Posts Tagged ‘final crisis’

Pic: Merry Hill Zen garden

I wandered about the Merry Hill Centre for a bit, feeling incongruous in my hiking gear – despite the cold day, some customers were wearing shorts. It is an impressive place, one of the largest shopping malls in Europe. It was a late 80s example of privately-funded regeneration – ‘an attractive modern retail space built on the site of an old steelworks’ was its myth, with the fact that it was also built on farmland kept more quiet. In recent times however it has acquired environmental credentials rare for this type of operation – an amiable monster trying to redeem itself. There used to be a monorail here, which due to various legal, technical and economic issues rarely operated. Bizarrely, the monorail is now in Australia.

As Jennie and I did our courting here, this is a place of friendly ghosts – even on a raw cold day when the marble edges of the mall’s perimeter shell seem brutally carved into a bright grey sky.

I found it difficult to navigate my way away from Merry Hill. The endless looping roads and multiple McDonalds, Pizza Huts and KFCs confused me. I figured that Netherton was in the east and, as it was still morning, headed towards the bright spot in the sky. Luckily I started seeing road signs before needing to check which side the moss was growing on the corporate saplings. A few minutes later I was I the quiet green depths of Saltwells Nature Reserve.

Passing through woods and wetlands, I hiked up a gorse-covered scrubby hill towards Netherton church, observed by white cattle.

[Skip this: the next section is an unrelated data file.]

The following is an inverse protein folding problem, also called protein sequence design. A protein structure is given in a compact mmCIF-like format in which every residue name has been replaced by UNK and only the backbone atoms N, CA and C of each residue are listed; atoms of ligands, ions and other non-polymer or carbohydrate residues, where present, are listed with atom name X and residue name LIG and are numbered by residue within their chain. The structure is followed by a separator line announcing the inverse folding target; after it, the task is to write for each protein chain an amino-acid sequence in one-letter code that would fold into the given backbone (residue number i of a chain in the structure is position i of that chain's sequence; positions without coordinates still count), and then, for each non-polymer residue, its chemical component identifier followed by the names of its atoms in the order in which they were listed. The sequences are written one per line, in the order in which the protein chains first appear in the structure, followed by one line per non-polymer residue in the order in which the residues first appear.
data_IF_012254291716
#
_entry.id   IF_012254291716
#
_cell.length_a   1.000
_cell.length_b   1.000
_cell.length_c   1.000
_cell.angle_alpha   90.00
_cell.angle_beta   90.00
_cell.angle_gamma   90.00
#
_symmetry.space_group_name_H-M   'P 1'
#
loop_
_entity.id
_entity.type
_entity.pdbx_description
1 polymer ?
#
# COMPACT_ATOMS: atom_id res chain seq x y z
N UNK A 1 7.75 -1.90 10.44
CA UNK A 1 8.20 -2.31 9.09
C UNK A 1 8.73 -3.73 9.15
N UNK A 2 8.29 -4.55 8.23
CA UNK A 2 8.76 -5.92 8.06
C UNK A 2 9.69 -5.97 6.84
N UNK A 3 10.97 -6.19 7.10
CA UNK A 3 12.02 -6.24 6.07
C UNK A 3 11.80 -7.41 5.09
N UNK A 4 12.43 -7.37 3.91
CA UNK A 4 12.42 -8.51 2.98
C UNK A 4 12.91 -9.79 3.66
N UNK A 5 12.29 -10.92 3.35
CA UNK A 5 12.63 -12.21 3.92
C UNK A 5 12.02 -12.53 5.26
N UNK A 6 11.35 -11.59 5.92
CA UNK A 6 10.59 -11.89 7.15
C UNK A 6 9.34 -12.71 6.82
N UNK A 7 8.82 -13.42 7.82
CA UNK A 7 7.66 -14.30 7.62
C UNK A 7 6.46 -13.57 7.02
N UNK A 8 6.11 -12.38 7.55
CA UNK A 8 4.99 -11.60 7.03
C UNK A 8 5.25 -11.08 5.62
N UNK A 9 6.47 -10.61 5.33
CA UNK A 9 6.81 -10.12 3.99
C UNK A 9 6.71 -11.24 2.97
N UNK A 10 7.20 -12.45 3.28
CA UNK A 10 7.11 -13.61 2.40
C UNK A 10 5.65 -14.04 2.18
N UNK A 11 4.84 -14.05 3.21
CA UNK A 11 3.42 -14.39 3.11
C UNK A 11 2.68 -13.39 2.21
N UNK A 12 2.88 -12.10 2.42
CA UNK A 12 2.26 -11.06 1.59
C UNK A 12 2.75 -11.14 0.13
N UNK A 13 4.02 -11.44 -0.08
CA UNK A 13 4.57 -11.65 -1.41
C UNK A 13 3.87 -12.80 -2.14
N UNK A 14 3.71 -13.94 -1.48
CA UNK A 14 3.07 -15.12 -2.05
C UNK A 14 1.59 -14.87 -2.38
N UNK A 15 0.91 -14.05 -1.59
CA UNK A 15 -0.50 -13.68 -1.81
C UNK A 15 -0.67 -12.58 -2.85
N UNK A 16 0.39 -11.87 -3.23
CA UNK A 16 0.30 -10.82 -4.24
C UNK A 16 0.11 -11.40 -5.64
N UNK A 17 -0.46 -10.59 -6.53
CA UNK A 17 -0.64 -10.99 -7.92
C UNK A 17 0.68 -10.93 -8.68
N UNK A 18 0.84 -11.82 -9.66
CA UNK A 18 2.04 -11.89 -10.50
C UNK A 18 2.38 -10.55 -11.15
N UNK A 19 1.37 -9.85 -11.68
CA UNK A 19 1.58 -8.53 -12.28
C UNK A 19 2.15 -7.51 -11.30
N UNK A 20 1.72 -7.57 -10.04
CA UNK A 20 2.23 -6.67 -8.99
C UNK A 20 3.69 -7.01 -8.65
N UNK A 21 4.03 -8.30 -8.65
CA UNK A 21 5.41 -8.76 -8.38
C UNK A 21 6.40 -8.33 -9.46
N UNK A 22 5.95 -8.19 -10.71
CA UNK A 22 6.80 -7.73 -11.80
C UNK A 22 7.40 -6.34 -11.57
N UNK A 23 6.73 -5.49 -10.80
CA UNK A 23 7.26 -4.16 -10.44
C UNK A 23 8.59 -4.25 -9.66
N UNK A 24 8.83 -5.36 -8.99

Getting towards Netherton and still in the nature reserve, I was excited to actually be in a wild area I had often glimpsed from the car, from where it looked inaccessible and somewhat magical, the sort of place where time might pass at a different pace, or a feral child be raised to become a great hero.

Head full of Tarzan, Lord Tyger and Stig of the Dump, I regained the road and headed down towards the town. I had a drink in the Old Swan, aka Ma Pardoes, a venerable real ale pub that has had some bad periods over the decades. It was good to see it doing well, an ideal pub in my view – quiet, multi-roomed, with nice beer and some simple food choices. I would have stayed for another, but a conversation between a man and his elderly mother, who could hear little and disliked what she could hear, and was baffled and annoyed at the struggle to understand, was depressing me somewhat. I carried on down the high street, past halloween displays and blossoming brushes.

From Netherton I headed into Old Hill, erstwhile home of Jennie’s parents and somewhere I once lived for six weeks. That house has been demolished for a while, and I expected to see a weed-grown fenced off tract. However new homes are being built on the site and look nearly finished. I had not seen these before and it was poignant – thinking of lives lived in spaces that no longer exist, and new spaces waiting to be occupied.

Moving on, past this last of the Places I Have Lived stopping off points (until Brighton anyway), I joined the Monarch’s Way, a (sporadically) waymarked path which could take me all the way to Shoreham if I stuck with it. Some canal, some hillside, some densely wooded paths – always with a warehouse or manufactory in sight.

Eventually I got beyond the navigable parts of the canal, reflecting that the whole walk, or most of it, could probably be done on waterways if defunct canals were included as well as live ones, and perhaps planned-but-never-built ones too. For instance, I know there is a dead canal near Chichester, relic of a scheme that could have made a major south coast port, connected directly to London. I’m sure I could make them all join up…

At one point I found myself, having slavishly followed the map, hacking through an overgrown embankment while looking enviously at a perfectly good path on the other side of the canal. Eventually I gave up and crossed – the canal at this point so ensilted that a desire path crossed the canal itself, my boots sinking just an inch or so into matted reeds. Soon I was crossing the A458 by the Sandvic works (or Sandtic as my mobile phone would have it) and heading out into countryside, passing the remains of a monastery – St Mary’s, Premonstratensian Order – presumably once owners of much surrounding land, under an economic system now dissolved. Light beginning to fade, I trudged on across fields, some stubbled, some newly planted.